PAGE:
IoT Gadget Vulnerability Testing
Here’s how you can check if your IoT gadgets are vulnerable to DNS rebinding attacks.
15:48 27 June 2018
A DNS rebinding attack allows a malicious webpage to access a local network. First disclosed more than a decade ago, the technique has recently resurfaced as a way to manipulate Internet of Things (IoT) gadgets, streaming entertainment gadgets and smart home equipment.
This week, researcher Brannon Dorsey has posted an essay explaining how smart home hardware can be vulnerable this trick. He explained that IoT devices can be hacked if they connect to a compromised DNS server. Hardware that can be manipulated by such attack includes WiFi routers, streaming music and video boxes, smart thermostats and all other connected appliances.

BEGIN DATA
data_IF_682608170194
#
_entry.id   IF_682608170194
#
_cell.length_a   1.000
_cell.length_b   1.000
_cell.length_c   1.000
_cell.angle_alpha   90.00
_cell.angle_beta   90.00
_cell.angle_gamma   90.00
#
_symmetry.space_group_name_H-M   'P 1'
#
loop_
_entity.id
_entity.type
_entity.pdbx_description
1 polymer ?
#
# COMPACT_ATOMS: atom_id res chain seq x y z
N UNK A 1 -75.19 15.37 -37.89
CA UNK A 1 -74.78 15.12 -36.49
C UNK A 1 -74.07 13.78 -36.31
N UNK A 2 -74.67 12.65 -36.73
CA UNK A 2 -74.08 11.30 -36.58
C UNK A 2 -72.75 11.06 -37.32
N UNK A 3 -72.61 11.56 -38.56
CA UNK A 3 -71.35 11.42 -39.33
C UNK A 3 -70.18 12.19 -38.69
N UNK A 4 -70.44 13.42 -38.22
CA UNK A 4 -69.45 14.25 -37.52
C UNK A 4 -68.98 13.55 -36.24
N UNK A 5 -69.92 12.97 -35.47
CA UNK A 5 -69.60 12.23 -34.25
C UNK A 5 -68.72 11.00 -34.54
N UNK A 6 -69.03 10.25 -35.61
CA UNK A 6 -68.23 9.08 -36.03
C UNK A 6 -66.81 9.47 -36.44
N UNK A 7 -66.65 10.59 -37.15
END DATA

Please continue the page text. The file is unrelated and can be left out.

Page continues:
"Many of these devices offer limited or non-existent authentication to access and control their services," Dorsey explained. "They inherently trust other machines on the network in the same way that you would inherently trust someone you’ve allowed into your home."
"The implications and impact of an attack like this can have far reaching and devastating effects on devices or services running on a private network," Dorsey wrote. "By using a victim’s web browser as a sort of HTTP proxy, DNS rebinding attacks can bypass network firewalls and make every device on your protected intranet available to a remote attacker on the internet."
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